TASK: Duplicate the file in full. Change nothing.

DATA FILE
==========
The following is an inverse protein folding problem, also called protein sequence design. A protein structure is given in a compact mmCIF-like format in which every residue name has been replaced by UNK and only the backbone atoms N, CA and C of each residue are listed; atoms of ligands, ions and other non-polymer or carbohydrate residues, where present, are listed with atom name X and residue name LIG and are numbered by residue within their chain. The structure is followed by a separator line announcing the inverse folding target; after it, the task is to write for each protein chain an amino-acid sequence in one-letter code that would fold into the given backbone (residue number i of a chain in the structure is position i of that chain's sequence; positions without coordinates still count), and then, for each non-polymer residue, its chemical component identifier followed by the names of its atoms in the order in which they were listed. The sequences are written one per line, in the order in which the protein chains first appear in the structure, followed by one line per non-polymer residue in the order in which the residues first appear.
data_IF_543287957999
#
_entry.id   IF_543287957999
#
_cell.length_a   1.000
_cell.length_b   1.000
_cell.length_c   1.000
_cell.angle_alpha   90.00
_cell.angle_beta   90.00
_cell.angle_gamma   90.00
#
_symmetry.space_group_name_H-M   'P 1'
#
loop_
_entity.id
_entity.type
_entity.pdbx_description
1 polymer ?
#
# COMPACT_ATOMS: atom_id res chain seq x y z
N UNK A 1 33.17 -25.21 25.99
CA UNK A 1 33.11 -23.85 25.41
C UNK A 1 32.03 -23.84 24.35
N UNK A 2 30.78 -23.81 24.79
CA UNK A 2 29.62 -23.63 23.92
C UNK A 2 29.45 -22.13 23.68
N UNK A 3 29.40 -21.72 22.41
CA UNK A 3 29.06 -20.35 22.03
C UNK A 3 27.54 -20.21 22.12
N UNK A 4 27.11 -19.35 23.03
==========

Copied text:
The following is an inverse protein folding problem, also called protein sequence design. A protein structure is given in a compact mmCIF-like format in which every residue name has been replaced by UNK and only the backbone atoms N, CA and C of each residue are listed; atoms of ligands, ions and other non-polymer or carbohydrate residues, where present, are listed with atom name X and residue name LIG and are numbered by residue within their chain. The structure is followed by a separator line announcing the inverse folding target; after it, the task is to write for each protein chain an amino-acid sequence in one-letter code that would fold into the given backbone (residue number i of a chain in the structure is position i of that chain's sequence; positions without coordinates still count), and then, for each non-polymer residue, its chemical component identifier followed by the names of its atoms in the order in which they were listed. The sequences are written one per line, in the order in which the protein chains first appear in the structure, followed by one line per non-polymer residue in the order in which the residues first appear.
data_IF_543287957999
#
_entry.id   IF_543287957999
#
_cell.length_a   1.000
_cell.length_b   1.000
_cell.length_c   1.000
_cell.angle_alpha   90.00
_cell.angle_beta   90.00
_cell.angle_gamma   90.00
#
_symmetry.space_group_name_H-M   'P 1'
#
loop_
_entity.id
_entity.type
_entity.pdbx_description
1 polymer ?
#
# COMPACT_ATOMS: atom_id res chain seq x y z
N UNK A 1 33.17 -25.21 25.99
CA UNK A 1 33.11 -23.85 25.41
C UNK A 1 32.03 -23.84 24.35
N UNK A 2 30.78 -23.81 24.79
CA UNK A 2 29.62 -23.63 23.92
C UNK A 2 29.45 -22.13 23.68
N UNK A 3 29.40 -21.72 22.41
CA UNK A 3 29.06 -20.35 22.03
C UNK A 3 27.54 -20.21 22.12
N UNK A 4 27.11 -19.35 23.03